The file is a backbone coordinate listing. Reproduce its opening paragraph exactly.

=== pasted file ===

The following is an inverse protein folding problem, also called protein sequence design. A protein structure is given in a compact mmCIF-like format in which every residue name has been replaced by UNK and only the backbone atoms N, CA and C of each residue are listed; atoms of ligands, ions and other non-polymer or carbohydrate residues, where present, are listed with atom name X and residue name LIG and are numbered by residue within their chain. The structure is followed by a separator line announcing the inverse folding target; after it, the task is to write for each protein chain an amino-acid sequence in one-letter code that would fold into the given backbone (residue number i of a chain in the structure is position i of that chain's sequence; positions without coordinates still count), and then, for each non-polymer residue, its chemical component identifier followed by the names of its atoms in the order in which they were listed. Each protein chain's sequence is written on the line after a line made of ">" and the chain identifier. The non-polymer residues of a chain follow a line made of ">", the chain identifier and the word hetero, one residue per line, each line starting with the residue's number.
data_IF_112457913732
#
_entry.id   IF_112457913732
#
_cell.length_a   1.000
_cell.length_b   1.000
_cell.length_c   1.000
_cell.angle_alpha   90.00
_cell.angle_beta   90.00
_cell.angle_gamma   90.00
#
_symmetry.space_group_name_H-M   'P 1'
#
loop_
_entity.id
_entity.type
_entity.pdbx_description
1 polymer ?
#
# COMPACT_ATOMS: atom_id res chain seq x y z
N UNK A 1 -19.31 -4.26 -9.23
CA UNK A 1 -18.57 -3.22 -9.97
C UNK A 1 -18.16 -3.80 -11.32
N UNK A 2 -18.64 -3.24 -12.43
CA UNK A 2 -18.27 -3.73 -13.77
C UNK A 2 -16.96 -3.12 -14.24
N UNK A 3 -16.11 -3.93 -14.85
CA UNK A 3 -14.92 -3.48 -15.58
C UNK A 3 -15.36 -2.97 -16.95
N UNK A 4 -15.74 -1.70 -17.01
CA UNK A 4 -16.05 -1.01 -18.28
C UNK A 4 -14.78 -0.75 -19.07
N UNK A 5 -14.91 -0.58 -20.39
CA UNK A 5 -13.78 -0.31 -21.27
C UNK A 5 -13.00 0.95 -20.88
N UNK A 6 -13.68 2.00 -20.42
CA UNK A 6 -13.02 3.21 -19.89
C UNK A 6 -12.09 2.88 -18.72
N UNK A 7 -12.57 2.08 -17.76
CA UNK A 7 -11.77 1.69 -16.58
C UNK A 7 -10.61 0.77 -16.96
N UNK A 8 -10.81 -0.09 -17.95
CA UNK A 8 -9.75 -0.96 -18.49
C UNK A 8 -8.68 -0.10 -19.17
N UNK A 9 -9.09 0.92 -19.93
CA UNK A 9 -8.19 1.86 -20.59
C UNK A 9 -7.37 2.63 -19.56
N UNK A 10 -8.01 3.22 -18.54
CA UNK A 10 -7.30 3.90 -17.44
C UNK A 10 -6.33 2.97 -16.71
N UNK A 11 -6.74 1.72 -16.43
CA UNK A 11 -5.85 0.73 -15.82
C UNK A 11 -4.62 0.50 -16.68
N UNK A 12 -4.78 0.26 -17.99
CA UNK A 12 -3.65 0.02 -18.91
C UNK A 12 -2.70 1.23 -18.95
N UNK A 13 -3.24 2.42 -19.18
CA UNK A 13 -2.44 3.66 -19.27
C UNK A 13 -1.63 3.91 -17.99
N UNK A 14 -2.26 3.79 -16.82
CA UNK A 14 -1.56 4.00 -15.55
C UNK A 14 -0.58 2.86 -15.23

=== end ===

The following is an inverse protein folding problem, also called protein sequence design. A protein structure is given in a compact mmCIF-like format in which every residue name has been replaced by UNK and only the backbone atoms N, CA and C of each residue are listed; atoms of ligands, ions and other non-polymer or carbohydrate residues, where present, are listed with atom name X and residue name LIG and are numbered by residue within their chain. The structure is followed by a separator line announcing the inverse folding target; after it, the task is to write for each protein chain an amino-acid sequence in one-letter code that would fold into the given backbone (residue number i of a chain in the structure is position i of that chain's sequence; positions without coordinates still count), and then, for each non-polymer residue, its chemical component identifier followed by the names of its atoms in the order in which they were listed. Each protein chain's sequence is written on the line after a line made of ">" and the chain identifier. The non-polymer residues of a chain follow a line made of ">", the chain identifier and the word hetero, one residue per line, each line starting with the residue's number.